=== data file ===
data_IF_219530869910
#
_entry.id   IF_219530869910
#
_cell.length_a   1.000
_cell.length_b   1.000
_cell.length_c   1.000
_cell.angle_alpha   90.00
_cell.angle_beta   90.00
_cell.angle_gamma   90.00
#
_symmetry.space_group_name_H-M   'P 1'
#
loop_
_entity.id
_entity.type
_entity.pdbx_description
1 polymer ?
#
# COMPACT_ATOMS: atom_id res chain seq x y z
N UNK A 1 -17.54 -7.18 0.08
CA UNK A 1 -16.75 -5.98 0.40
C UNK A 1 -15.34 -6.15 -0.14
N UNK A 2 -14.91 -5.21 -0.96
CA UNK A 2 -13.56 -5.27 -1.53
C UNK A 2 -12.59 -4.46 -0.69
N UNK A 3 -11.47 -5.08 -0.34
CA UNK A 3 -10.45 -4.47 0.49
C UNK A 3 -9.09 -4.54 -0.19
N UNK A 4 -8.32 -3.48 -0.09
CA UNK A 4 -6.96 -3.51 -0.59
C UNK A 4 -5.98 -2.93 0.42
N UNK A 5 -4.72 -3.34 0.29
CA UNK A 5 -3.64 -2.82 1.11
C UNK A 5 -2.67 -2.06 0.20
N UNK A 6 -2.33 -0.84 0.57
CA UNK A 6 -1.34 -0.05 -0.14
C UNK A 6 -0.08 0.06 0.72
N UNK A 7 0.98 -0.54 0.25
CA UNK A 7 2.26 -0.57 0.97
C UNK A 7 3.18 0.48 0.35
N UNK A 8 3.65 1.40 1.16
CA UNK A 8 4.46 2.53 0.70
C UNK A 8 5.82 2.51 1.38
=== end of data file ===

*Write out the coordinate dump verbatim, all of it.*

data_IF_219530869910
#
_entry.id   IF_219530869910
#
_cell.length_a   1.000
_cell.length_b   1.000
_cell.length_c   1.000
_cell.angle_alpha   90.00
_cell.angle_beta   90.00
_cell.angle_gamma   90.00
#
_symmetry.space_group_name_H-M   'P 1'
#
loop_
_entity.id
_entity.type
_entity.pdbx_description
1 polymer ?
#
# COMPACT_ATOMS: atom_id res chain seq x y z
N UNK A 1 -17.54 -7.18 0.08
CA UNK A 1 -16.75 -5.98 0.40
C UNK A 1 -15.34 -6.15 -0.14
N UNK A 2 -14.91 -5.21 -0.96
CA UNK A 2 -13.56 -5.27 -1.53
C UNK A 2 -12.59 -4.46 -0.69
N UNK A 3 -11.47 -5.08 -0.34
CA UNK A 3 -10.45 -4.47 0.49
C UNK A 3 -9.09 -4.54 -0.19
N UNK A 4 -8.32 -3.48 -0.09
CA UNK A 4 -6.96 -3.51 -0.59
C UNK A 4 -5.98 -2.93 0.42
N UNK A 5 -4.72 -3.34 0.29
CA UNK A 5 -3.64 -2.82 1.11
C UNK A 5 -2.67 -2.06 0.20
N UNK A 6 -2.33 -0.84 0.57
CA UNK A 6 -1.34 -0.05 -0.14
C UNK A 6 -0.08 0.06 0.72
N UNK A 7 0.98 -0.54 0.25
CA UNK A 7 2.26 -0.57 0.97
C UNK A 7 3.18 0.48 0.35
N UNK A 8 3.65 1.40 1.16
CA UNK A 8 4.46 2.53 0.70
C UNK A 8 5.82 2.51 1.38